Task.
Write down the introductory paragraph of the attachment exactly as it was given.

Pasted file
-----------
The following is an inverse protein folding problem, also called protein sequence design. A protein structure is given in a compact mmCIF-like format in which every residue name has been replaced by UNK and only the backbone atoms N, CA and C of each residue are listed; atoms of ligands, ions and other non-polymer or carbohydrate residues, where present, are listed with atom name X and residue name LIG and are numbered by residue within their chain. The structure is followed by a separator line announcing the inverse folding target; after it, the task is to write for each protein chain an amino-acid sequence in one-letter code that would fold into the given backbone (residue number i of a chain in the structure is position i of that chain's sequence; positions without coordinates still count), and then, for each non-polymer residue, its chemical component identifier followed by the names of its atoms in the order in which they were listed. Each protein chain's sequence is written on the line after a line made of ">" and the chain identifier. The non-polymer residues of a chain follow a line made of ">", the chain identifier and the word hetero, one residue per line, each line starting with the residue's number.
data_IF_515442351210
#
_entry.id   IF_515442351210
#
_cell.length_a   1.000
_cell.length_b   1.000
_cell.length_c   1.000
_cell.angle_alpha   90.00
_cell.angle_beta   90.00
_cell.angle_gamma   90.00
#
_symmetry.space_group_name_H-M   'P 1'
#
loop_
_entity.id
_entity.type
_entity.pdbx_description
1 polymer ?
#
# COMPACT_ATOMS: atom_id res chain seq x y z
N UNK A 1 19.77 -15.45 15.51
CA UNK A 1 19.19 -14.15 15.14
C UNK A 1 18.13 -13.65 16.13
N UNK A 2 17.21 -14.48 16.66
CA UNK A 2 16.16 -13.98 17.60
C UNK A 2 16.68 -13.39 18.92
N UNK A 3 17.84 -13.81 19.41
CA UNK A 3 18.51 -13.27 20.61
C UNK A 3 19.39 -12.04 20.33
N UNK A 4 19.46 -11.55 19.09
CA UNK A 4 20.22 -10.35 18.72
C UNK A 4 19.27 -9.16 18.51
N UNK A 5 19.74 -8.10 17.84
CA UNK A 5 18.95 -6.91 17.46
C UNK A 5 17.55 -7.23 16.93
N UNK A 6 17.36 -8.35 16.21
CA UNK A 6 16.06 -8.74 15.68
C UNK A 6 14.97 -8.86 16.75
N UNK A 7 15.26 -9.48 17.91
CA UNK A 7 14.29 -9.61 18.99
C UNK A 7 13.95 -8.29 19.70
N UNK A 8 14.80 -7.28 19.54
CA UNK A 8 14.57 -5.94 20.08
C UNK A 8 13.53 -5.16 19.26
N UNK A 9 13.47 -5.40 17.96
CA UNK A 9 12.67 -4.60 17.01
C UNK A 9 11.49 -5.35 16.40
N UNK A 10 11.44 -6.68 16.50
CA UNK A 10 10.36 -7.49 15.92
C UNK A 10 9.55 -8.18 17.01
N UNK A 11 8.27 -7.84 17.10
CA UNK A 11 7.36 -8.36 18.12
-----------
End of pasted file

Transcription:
The following is an inverse protein folding problem, also called protein sequence design. A protein structure is given in a compact mmCIF-like format in which every residue name has been replaced by UNK and only the backbone atoms N, CA and C of each residue are listed; atoms of ligands, ions and other non-polymer or carbohydrate residues, where present, are listed with atom name X and residue name LIG and are numbered by residue within their chain. The structure is followed by a separator line announcing the inverse folding target; after it, the task is to write for each protein chain an amino-acid sequence in one-letter code that would fold into the given backbone (residue number i of a chain in the structure is position i of that chain's sequence; positions without coordinates still count), and then, for each non-polymer residue, its chemical component identifier followed by the names of its atoms in the order in which they were listed. Each protein chain's sequence is written on the line after a line made of ">" and the chain identifier. The non-polymer residues of a chain follow a line made of ">", the chain identifier and the word hetero, one residue per line, each line starting with the residue's number.